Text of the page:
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Dhanrajgirji Narsingirji Vs. W.G. Ward - Court Judgment

LegalCrystal Citation
SubjectTenancy
CourtMumbai
Decided On
Case Number O.C.J. Suit No. 3379 of 1924
Judge
Reported inAIR1925Bom400; (1925)27BOMLR877
AppellantDhanrajgirji Narsingirji
RespondentW.G. Ward
Excerpt:
.....publication contains matter which is an offence under either of sections 124-a, 153-a, 153-b, 292, 293, 295a of i.p.c., ..........ground-rent and rs. 980 taxes, making a total of rs. 4,479. dr. billimoria sub-let the premises in different flats to different tenants and the premises which are now in the occupation of the defendant were first sub-let before january 1, 1916, at a rental of rs. 75 in september, 1915.5. the tenancy of dr. billimoria was terminated by a consent decree as from july 31, 1923, and from august 1, 1928, the defendant held directly under the plaintiff as his tenant. the standard rental of the flat if calculated on the first letting prior to january 1, 1916, would have to be calculated on a basic rent of rs. 75, but at the same time the flat was also part of the whole building which was held by dr. billimoria at a rental of rs. 4,479.6. in the calculation of the standard rent, the first.....
Judgment:

Pratt, J.

1. The plaintiff is the owner of a building in Bombay known as Watson's Annexe which is let out in flats,

2. The defendant is a tenant of one of those flats on a monthly rental of Rs. 97. The plaintiff gave notice to quit on February 4, 1924, terminating the tenancy as from April 1, 1924. The defendant claims the privilege of Section 9 of the Rent Act, and also contends that the rent that he is paying is in excess of the standard rent.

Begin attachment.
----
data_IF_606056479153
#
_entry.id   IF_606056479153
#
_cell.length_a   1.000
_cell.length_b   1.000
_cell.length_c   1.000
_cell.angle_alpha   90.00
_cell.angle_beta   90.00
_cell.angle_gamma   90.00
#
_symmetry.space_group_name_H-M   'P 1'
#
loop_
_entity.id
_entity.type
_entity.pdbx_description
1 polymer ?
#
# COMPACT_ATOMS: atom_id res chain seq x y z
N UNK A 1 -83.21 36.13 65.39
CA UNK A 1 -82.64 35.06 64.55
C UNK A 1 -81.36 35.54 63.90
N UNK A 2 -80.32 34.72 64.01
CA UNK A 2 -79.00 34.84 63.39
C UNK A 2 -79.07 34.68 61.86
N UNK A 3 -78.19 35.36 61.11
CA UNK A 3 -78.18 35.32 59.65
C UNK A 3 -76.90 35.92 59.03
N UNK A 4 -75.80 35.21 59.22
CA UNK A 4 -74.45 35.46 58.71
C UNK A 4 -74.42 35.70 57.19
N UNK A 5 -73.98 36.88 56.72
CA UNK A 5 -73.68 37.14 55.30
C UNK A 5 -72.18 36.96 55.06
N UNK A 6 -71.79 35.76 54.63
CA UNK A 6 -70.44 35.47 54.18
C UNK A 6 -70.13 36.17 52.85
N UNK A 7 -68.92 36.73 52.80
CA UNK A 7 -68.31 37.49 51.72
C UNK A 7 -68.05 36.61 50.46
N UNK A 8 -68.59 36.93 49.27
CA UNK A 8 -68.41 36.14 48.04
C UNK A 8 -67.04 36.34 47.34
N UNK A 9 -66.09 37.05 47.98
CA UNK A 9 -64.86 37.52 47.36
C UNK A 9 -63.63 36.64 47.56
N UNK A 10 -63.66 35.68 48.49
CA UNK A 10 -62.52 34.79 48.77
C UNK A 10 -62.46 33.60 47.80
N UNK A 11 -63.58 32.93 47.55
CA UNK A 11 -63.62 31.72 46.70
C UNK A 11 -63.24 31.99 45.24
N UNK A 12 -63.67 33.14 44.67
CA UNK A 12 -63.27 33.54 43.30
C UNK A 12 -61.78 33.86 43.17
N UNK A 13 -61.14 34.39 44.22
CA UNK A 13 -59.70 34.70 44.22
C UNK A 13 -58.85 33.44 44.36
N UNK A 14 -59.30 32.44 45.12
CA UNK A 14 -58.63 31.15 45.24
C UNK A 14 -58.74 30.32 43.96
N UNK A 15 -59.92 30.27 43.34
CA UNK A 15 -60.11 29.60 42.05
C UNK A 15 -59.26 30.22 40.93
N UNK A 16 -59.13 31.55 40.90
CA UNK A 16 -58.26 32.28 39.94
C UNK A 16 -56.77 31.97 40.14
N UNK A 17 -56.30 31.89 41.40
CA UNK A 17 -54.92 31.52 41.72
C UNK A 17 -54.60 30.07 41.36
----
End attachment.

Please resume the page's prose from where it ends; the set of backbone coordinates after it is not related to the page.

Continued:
3. The main issue in the suit is what is the standard rent of the premises and in order to ascertain that, it is necessary to state briefly the terms on which the premises have been held.

4. The whole building known as Watson's Annexe is situated on a property which was leased by the Port Trust to the plaintiff for a term of fifty years. The plaintiff leased the whole building to one Dr. Billimoria on March 24, 1915, at a rental of Rs. 2,850, besides Rs. 649 ground-rent and Rs. 980 taxes, making a total of Rs. 4,479. Dr. Billimoria sub-let the premises in different flats to different tenants and the premises which are now in the occupation of the defendant were first sub-let before January 1, 1916, at a rental of Rs. 75 in September, 1915.

5. The tenancy of Dr. Billimoria was terminated by a consent decree as from July 31, 1923, and from August 1, 1928, the defendant held directly under the plaintiff as his tenant. The standard rental of the flat if calculated on the first letting prior to January 1, 1916, would have to be calculated on a basic rent of Rs. 75, but at the same time the flat was also part of the whole building which was held by Dr. Billimoria at a rental of Rs. 4,479.